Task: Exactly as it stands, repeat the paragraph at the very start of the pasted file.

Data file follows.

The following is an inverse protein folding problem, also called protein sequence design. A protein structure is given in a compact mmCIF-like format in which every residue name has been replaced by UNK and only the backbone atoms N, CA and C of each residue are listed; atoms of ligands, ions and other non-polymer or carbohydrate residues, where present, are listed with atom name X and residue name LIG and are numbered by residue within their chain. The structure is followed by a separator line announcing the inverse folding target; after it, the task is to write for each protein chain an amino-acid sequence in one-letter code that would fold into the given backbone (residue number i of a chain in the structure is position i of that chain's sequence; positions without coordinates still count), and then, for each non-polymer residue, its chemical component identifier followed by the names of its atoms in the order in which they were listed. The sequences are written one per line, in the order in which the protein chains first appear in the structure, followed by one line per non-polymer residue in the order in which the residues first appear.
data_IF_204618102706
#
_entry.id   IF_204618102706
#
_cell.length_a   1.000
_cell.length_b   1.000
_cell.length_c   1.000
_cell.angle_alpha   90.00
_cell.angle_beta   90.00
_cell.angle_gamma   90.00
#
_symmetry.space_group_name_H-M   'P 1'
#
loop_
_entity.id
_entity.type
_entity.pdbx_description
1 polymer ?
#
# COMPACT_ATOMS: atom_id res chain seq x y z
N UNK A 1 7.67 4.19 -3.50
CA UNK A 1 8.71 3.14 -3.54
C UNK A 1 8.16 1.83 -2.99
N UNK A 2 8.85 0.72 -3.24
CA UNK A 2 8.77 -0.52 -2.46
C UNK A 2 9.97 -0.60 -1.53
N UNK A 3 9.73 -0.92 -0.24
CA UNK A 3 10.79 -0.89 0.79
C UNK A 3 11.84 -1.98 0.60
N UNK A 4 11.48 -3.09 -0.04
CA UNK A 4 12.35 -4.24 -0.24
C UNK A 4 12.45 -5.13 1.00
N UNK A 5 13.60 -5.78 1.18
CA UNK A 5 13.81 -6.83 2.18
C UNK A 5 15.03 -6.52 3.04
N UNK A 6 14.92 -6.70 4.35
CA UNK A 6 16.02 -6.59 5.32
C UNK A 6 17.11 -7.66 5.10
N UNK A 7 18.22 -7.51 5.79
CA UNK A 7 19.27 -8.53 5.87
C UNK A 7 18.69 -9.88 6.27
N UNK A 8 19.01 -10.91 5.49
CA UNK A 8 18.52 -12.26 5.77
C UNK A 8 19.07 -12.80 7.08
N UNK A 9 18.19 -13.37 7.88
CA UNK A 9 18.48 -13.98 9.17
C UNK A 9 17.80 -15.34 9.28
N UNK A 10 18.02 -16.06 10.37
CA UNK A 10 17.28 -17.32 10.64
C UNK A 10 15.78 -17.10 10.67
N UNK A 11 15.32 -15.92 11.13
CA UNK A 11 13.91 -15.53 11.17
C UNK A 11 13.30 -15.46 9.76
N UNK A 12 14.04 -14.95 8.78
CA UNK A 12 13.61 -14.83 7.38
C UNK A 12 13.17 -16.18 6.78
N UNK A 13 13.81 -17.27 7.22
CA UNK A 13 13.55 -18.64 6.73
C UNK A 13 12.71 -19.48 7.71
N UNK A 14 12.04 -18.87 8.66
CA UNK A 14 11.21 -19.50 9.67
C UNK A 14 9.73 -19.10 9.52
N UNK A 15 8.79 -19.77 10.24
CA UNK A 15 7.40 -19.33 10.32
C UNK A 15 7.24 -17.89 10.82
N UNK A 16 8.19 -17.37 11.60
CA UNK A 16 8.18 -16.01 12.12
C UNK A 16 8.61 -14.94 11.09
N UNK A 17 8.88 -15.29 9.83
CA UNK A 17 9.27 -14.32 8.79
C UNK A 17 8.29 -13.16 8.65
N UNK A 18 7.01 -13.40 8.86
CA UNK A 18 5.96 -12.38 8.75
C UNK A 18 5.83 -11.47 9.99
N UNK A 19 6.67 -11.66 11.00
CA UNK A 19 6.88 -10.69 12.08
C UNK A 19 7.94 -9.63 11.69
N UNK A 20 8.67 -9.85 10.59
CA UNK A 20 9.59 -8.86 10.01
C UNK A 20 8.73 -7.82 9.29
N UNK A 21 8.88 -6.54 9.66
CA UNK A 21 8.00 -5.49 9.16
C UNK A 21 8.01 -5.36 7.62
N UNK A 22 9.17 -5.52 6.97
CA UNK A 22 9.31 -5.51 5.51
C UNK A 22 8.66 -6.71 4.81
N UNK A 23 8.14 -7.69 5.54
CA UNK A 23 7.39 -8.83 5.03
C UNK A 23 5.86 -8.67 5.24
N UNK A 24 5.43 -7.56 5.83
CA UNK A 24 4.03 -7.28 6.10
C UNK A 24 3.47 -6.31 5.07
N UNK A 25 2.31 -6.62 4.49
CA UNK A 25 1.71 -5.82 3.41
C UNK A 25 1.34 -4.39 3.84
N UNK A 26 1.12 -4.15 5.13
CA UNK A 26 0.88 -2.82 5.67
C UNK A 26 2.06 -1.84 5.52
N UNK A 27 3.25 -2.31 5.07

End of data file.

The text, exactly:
The following is an inverse protein folding problem, also called protein sequence design. A protein structure is given in a compact mmCIF-like format in which every residue name has been replaced by UNK and only the backbone atoms N, CA and C of each residue are listed; atoms of ligands, ions and other non-polymer or carbohydrate residues, where present, are listed with atom name X and residue name LIG and are numbered by residue within their chain. The structure is followed by a separator line announcing the inverse folding target; after it, the task is to write for each protein chain an amino-acid sequence in one-letter code that would fold into the given backbone (residue number i of a chain in the structure is position i of that chain's sequence; positions without coordinates still count), and then, for each non-polymer residue, its chemical component identifier followed by the names of its atoms in the order in which they were listed. The sequences are written one per line, in the order in which the protein chains first appear in the structure, followed by one line per non-polymer residue in the order in which the residues first appear.